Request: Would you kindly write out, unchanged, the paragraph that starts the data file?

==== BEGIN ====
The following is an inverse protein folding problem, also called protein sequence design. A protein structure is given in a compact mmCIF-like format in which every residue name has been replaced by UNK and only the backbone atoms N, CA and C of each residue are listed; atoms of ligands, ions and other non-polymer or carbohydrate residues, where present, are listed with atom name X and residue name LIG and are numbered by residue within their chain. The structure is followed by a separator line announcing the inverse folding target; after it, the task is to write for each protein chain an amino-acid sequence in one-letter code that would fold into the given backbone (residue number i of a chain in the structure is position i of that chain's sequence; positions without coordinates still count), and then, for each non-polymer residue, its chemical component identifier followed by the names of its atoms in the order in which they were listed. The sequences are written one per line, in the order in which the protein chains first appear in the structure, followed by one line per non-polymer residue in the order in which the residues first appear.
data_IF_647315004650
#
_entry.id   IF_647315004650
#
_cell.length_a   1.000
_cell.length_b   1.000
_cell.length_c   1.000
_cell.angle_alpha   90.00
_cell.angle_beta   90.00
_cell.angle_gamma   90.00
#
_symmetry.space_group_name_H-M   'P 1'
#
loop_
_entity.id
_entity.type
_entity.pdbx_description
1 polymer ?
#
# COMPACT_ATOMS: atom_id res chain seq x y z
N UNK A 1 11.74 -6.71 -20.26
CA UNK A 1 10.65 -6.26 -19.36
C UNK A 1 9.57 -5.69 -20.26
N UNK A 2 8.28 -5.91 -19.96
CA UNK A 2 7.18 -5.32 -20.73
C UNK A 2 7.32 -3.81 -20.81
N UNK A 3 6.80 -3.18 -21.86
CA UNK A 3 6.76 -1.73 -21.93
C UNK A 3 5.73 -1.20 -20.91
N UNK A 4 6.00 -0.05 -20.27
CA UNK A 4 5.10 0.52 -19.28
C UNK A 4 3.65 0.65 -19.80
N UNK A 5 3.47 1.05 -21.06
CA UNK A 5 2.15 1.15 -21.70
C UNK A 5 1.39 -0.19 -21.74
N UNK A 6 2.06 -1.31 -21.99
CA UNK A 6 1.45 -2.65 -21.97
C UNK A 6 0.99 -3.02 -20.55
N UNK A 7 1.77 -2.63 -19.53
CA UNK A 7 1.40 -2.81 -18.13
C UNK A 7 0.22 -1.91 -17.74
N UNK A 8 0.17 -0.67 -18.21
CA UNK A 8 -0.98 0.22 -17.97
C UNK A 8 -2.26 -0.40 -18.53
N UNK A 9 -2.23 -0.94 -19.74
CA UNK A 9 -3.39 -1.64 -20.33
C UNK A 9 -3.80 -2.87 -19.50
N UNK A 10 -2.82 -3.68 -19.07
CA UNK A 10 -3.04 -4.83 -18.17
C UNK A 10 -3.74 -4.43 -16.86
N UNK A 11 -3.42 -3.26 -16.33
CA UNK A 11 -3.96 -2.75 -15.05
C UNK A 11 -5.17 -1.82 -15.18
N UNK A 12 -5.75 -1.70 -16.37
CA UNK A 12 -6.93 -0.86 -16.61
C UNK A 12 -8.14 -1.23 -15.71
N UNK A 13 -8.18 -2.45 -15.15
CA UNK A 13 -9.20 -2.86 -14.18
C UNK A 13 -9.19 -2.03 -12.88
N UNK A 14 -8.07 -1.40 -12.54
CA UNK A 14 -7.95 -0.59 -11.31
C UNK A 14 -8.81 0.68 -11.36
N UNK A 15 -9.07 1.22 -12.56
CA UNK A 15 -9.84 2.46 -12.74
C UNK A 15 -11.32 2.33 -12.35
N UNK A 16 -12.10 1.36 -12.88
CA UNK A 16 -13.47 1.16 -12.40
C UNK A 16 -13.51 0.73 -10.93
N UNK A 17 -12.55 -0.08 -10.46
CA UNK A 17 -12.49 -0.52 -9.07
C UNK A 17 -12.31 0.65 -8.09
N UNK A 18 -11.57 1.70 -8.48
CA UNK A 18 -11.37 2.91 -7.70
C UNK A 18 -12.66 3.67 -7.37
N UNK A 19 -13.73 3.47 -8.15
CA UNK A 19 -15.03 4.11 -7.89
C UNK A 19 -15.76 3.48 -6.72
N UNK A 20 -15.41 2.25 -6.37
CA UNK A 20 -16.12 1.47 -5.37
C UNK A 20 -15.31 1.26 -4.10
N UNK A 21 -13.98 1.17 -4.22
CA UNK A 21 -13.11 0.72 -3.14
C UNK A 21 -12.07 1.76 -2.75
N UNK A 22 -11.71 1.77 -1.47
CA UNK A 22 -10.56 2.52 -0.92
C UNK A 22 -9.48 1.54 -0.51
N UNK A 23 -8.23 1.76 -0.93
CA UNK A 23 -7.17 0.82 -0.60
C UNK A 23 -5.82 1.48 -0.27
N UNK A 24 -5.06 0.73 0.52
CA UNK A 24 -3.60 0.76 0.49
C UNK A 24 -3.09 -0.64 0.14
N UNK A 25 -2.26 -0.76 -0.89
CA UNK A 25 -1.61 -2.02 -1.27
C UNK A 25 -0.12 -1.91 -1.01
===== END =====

The following is an inverse protein folding problem, also called protein sequence design. A protein structure is given in a compact mmCIF-like format in which every residue name has been replaced by UNK and only the backbone atoms N, CA and C of each residue are listed; atoms of ligands, ions and other non-polymer or carbohydrate residues, where present, are listed with atom name X and residue name LIG and are numbered by residue within their chain. The structure is followed by a separator line announcing the inverse folding target; after it, the task is to write for each protein chain an amino-acid sequence in one-letter code that would fold into the given backbone (residue number i of a chain in the structure is position i of that chain's sequence; positions without coordinates still count), and then, for each non-polymer residue, its chemical component identifier followed by the names of its atoms in the order in which they were listed. The sequences are written one per line, in the order in which the protein chains first appear in the structure, followed by one line per non-polymer residue in the order in which the residues first appear.